Last Updated on June 22, 2020 by Iris Sinilong
Cities. Writing. Law. Trade. And even beer. So many of today’s concepts have evolved from ancient Mesopotamia, the civilization dating back to 8000 BC. Derived from the Greek language, Mesopotamia means “between the rivers,” referring to the bordering Tigris and Euphrates rivers. The ancient Sumer (4000-2000 BC), Assyria (1000-600 BC), and Babylon (600-540 BC) societies have left a legacy of innovation that has significantly influenced modern-day life.
Archaeological discoveries have revealed human settlements dating back to around 8000 BC. Because of the society’s settlement by the rivers, the fertile land gave way to sustainable agriculture. By 3500 BC, an advanced civilization was established leaving remains of temples, mosaics, and stone carvings to be found. Two major innovations materialized during this time: the development of cities and the invention of writing. Cities gave rise to social and economic structures, law, and trade while writing emerged to compliment the city-structure as a means of documentation. The writing system began as pictograms and progressed into a type of script called cuneiform written on clay tablets. Many literary, artistic, intellectual, and scientific advancements can be attributed to this culture, as well as the notion of deities, attitudes towards women, and punishment. The Mesopotamian area now occupies present-day Iraq, north-eastern Syria, and south-eastern Turkey.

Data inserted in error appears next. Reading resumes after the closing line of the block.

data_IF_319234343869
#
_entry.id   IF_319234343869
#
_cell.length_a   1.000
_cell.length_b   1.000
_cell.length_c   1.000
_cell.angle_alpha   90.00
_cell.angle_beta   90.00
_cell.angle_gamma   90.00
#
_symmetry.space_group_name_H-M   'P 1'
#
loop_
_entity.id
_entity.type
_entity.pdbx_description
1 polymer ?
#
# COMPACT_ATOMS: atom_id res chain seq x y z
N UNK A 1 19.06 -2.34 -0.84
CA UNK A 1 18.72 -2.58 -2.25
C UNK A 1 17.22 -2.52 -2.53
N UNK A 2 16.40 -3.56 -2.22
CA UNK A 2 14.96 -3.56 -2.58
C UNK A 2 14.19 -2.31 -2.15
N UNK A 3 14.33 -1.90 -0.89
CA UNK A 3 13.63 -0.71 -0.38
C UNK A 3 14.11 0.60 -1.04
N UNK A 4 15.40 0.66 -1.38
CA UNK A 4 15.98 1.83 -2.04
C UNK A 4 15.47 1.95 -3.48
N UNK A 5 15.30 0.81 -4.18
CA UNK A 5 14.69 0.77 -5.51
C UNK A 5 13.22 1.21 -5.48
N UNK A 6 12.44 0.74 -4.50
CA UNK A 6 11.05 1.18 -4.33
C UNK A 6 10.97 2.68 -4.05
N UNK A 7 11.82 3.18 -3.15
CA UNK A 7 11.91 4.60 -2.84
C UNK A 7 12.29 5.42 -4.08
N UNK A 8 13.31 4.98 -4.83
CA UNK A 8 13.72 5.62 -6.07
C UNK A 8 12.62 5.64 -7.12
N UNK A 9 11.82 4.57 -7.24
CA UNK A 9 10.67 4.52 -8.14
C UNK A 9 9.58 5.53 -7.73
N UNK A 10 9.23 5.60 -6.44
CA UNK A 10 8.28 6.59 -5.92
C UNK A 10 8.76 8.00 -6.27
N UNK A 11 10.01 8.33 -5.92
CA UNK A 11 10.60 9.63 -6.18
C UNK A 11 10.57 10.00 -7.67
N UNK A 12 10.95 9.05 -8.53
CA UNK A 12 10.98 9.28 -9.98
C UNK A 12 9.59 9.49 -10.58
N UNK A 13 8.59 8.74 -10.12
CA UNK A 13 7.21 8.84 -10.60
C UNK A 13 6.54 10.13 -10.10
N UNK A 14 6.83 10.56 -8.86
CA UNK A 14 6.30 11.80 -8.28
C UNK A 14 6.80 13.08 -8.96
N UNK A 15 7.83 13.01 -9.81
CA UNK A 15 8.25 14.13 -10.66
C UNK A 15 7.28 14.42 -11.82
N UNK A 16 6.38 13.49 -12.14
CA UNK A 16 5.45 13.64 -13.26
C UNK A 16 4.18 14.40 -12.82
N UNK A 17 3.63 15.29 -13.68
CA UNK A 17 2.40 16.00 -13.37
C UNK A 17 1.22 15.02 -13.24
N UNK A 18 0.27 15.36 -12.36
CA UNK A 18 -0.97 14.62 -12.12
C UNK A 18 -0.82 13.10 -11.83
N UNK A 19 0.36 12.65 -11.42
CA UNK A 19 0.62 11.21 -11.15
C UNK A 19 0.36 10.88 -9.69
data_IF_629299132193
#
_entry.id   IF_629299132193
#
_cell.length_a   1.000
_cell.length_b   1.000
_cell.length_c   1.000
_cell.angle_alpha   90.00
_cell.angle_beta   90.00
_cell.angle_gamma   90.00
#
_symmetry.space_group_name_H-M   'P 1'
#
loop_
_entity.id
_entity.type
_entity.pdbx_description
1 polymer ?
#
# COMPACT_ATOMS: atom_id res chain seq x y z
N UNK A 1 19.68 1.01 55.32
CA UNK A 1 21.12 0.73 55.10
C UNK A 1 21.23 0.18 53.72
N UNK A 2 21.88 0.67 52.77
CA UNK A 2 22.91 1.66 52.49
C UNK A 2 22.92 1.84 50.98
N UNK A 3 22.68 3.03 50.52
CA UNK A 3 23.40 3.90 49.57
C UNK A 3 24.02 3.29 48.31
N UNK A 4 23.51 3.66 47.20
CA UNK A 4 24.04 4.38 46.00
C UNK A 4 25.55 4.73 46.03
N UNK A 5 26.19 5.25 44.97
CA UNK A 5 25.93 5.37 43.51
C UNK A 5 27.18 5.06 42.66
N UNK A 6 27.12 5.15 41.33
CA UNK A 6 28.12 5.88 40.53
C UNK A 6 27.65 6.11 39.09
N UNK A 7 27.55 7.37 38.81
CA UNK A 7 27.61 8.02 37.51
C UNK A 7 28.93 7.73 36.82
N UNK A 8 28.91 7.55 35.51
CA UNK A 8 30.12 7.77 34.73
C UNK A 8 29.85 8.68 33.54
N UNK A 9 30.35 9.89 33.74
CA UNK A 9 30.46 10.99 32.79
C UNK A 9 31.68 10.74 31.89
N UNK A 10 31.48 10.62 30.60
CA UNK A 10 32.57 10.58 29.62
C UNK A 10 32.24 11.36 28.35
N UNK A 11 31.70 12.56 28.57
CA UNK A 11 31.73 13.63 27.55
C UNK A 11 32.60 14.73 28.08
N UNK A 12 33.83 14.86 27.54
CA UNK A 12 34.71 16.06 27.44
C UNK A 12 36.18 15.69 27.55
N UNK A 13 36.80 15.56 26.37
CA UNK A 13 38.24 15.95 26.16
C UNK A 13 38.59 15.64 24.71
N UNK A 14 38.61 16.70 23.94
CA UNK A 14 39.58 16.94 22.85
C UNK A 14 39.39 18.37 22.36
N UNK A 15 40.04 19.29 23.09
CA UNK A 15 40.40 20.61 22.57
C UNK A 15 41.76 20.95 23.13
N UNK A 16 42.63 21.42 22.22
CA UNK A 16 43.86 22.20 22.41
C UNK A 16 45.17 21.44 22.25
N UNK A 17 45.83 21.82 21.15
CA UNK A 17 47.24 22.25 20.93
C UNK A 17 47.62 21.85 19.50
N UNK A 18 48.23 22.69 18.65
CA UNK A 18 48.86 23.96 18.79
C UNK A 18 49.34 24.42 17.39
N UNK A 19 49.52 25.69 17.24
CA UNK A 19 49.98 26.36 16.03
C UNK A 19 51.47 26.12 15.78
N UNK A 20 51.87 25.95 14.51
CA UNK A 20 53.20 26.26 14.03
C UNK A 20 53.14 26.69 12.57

The British Museum in collaboration with the Royal Ontario Museum (ROM), presents Mesopotamia: Inventing Our World, an exhibit running from June 22 to January 5 at the ROM. This is the only Canadian stop on the international tour. Over 170 artifacts from this ancient culture are on display. “Mesopotamia was a true frontrunner, with great cities of sizes not achieved by Paris or London until the Industrial Revolution; empires that controlled most of the known world of that time; and technological achievements still shaping our lives,” said Dr. Clemens Reichel, the ROM’s curator and professor of Mesopotamian Archeology at the University of Toronto in a press release.
Some of the show’s highlights include gold jewellery, such as the “Headdress with gold leaves” from the King’s Grave (2500 BC), carefully carved statues of kings, such as “Ashurnasirpal ll (883-859 BC), and artifacts from Babylon, such as the “Striding Lion” (605-562 BC), a terracotta relief from the palace of King Nebuchadnezzar ll.
“With the ancient society reflecting some of mankind’s earliest ‘highs’ and ‘lows’, we are still able to learn from Mesopotamia,” said Dr. Reichel. Visit the ROM to witness artifacts from the earliest urban civilization and learn about the origins of ideas that we may overlook today.